In an ideal world an ideal egg would be an ideally oval geometrical form with an ideally spherical yolk center surrounded by whites. After boiling our specimen and cutting it crossways, we would see a microscale model of the Earth's orbit around the Sun. Both systems – the cosmic one and
the human one – are closed and complementary, as the vitality of one of the parts depends on the other. Meanwhile, the space between the surface of the yolk and the shell, on a cosmic scale, is the sphere of influence between our planet its closest star. In the “Four Eggs Theory”1 the key element of illustrations is a synthetic image of half an egg – a closed system with a core and a surrounding atmosphere. This theory aims to describe an individual, though also, from a wider perspective, the cyclical and recurring process of the artistic creation of a Work. The Work is the key element of artistic Practice. At the same time, the theory described in the following text could be analyzed through an illustrating diagram. If we were to seek an analogy in our common knowledge, we ought to ask: Which came first, the chicken or the egg?
The process of making something, or, generally speaking, Work, can be divided into two parallel zones – thinking zone and effect zone. These, in turn, also divide into symmetrical departments. The sphere of cognitive reflection, or Inspiration, is everything a creatively working person apprehends through the senses: sight, touch, smell, hearing, and taste. The sphere of non-cognitive reflection, Intuition, which some would call the soul, and others instinct, is difficult to explain, sometimes irrational, and in some cases, misleading. The zone of effect, on the other hand, mirrors the thinking zone, and is also divided in two: a material part and an ephemeral part. The material effect is the Item, the thing available to the senses. With the cyclical recreation of the creation cycle, the Item can become Inspiration. The result which is intangible and unknowable is the Idea, but one which is in no way verbalized or materialized, a thing we sometimes call a “sign of the times.” The four parts of both the spheres are marked by colors, inspired by depictions of the visible color spectrum. Intuition is black (a color beyond the model that shows visible light), Inspiration is cobalt, Idea is yellow, the color of the Sun, and Item is red, a heated lump of coal.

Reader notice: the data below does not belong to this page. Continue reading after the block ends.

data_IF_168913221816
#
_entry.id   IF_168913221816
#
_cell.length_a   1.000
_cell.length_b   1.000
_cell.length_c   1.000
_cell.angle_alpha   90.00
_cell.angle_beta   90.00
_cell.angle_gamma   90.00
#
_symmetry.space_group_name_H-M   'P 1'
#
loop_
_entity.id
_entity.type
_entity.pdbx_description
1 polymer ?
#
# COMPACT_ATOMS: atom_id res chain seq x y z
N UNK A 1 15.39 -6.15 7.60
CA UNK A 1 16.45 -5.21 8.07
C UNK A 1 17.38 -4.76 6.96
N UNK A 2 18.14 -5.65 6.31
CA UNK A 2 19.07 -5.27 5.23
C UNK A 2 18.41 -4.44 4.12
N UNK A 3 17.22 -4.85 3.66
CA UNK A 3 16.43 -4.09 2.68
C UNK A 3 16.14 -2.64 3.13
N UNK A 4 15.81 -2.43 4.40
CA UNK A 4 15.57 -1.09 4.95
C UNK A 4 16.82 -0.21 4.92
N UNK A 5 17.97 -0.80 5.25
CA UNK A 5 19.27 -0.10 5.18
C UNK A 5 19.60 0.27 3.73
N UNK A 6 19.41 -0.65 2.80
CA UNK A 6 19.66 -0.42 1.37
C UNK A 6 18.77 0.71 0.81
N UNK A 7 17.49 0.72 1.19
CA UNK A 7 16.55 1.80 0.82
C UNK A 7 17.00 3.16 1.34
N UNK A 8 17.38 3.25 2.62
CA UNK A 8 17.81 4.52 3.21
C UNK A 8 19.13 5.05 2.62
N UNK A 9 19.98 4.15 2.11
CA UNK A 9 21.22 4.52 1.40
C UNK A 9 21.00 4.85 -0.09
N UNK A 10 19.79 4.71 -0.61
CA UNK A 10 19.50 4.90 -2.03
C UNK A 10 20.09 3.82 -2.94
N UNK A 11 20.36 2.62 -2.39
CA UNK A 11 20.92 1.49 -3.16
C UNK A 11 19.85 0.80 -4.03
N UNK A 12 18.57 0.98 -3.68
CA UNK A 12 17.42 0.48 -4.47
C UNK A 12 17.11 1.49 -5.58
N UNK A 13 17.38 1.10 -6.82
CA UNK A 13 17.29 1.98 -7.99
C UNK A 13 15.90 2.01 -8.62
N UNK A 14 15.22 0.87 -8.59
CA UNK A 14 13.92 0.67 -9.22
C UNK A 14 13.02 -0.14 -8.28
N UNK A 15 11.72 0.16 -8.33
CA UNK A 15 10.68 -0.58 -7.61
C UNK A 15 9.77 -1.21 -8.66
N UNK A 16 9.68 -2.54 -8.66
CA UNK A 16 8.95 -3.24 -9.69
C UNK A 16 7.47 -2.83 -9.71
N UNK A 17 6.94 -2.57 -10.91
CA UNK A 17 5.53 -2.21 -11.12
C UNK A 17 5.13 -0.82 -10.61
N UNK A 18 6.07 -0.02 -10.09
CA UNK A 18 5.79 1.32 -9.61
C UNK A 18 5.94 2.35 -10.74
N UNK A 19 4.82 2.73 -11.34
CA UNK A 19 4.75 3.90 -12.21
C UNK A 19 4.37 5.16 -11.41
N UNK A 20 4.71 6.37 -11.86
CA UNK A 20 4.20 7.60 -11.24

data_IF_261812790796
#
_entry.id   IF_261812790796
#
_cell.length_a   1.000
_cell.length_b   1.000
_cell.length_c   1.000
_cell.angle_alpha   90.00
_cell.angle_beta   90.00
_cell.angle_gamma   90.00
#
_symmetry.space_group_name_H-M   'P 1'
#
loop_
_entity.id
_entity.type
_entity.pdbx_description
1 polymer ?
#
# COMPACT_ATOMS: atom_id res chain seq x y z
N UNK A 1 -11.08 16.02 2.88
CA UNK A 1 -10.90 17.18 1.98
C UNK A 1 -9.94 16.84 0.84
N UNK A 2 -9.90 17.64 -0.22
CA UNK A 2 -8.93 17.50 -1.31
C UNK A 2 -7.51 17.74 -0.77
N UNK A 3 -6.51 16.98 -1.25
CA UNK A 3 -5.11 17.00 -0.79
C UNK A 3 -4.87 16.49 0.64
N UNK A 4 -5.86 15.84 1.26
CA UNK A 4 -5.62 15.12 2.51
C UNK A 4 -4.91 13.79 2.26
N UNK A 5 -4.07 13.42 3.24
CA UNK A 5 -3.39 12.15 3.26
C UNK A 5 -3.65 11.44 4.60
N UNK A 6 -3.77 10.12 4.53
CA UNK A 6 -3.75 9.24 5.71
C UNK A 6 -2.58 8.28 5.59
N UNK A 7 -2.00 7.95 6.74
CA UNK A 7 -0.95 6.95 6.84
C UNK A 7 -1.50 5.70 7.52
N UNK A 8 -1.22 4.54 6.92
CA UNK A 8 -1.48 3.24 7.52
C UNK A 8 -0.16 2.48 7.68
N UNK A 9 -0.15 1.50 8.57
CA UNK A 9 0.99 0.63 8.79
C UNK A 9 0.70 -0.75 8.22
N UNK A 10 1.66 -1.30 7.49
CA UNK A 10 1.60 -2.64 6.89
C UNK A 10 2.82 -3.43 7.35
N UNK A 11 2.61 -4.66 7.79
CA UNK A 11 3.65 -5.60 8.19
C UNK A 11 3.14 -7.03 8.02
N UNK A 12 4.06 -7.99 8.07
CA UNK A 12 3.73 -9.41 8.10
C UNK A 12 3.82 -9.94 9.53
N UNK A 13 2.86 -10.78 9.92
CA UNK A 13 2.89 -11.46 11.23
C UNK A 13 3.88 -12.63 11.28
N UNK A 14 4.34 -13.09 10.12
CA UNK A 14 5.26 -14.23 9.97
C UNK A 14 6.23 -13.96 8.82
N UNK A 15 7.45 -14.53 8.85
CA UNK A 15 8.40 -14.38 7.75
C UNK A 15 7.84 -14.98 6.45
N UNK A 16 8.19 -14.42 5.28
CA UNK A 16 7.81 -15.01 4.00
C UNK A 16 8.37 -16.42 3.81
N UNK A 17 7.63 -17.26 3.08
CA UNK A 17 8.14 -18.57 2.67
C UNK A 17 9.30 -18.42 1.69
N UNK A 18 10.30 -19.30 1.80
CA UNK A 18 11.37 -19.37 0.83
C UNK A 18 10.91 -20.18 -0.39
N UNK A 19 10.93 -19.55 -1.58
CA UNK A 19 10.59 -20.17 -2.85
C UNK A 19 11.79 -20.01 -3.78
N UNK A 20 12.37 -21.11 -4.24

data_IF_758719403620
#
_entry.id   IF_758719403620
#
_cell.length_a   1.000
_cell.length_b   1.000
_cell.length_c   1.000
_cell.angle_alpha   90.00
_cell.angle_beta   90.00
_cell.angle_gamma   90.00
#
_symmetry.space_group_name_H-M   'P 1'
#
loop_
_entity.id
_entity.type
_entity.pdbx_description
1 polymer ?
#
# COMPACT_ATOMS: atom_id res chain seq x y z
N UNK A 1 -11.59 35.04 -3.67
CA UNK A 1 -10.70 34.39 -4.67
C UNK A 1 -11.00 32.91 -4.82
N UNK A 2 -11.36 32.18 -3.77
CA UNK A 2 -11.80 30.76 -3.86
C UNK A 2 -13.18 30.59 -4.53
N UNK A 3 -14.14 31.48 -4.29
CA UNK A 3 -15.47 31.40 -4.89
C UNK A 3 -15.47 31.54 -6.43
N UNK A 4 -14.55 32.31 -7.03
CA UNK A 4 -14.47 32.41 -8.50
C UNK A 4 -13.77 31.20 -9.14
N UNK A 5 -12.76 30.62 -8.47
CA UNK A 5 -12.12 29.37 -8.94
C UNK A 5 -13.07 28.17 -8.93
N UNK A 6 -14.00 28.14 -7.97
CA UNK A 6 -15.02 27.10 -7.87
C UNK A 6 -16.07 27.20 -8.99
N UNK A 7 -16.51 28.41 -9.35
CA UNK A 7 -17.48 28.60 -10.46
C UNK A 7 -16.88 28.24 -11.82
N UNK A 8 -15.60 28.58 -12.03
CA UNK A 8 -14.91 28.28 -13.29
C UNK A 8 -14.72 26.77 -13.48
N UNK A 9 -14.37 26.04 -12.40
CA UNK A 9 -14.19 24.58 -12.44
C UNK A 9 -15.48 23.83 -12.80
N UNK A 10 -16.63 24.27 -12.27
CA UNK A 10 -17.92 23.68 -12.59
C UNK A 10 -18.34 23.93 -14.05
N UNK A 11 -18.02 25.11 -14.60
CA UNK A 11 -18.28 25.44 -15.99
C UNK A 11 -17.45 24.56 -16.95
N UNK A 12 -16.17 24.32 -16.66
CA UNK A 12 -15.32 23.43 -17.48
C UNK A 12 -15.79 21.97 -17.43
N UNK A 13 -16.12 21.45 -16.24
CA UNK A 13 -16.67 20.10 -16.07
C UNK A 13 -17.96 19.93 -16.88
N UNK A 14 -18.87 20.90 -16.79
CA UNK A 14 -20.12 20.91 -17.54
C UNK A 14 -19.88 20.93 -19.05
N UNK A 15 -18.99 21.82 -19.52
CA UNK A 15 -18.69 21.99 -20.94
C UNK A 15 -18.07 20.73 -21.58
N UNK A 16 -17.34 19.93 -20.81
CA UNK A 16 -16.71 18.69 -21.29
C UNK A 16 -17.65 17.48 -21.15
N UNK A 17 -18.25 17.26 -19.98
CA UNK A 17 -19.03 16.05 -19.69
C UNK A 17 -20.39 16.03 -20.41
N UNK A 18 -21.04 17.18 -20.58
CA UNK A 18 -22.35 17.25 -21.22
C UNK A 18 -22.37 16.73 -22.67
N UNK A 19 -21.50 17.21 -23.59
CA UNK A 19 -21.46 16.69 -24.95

For the Work cycle to take place, there must be interaction between the thinking zone and the effect zone. Much as with the division into two zones, this interaction is dual. It can occur in a way that is exclusively cognitive, as Rationalization, or strictly physical, as Creation. At the moment when both processes intersect, a rare but extraordinarily necessary moment happens – the Point of Satisfaction. This appears much before the ready Idea or Item, because after crossing the line that divides the sphere of reflection from the sphere of effect there is pure execution of ideas.
If I were to apply the Four Eggs Theory back upon itself, it essentially would look as follows: I have an intuitive need (Intuition) to structure the world of matter (Item) and ideas (Idea) around me, and this is why, inspired (Inspiration) by the theoretical ponderings of writers, poets, and artists,
as well as various artifacts, I think constantly about how to (Idea) communicate my knowledge in
a logical manner, e.g. through writing this text (Item). All this comes together to make the Work, which is part of a greater whole – a Practice.
(1) Given the terms we are dealing with – Intuition, Inspiration, Idea, and Item – we might equally well refer to the “Four 'I's Theory.”
Exhibition supported by Instytut Adama Mickiewicza
Curator Michal Novotný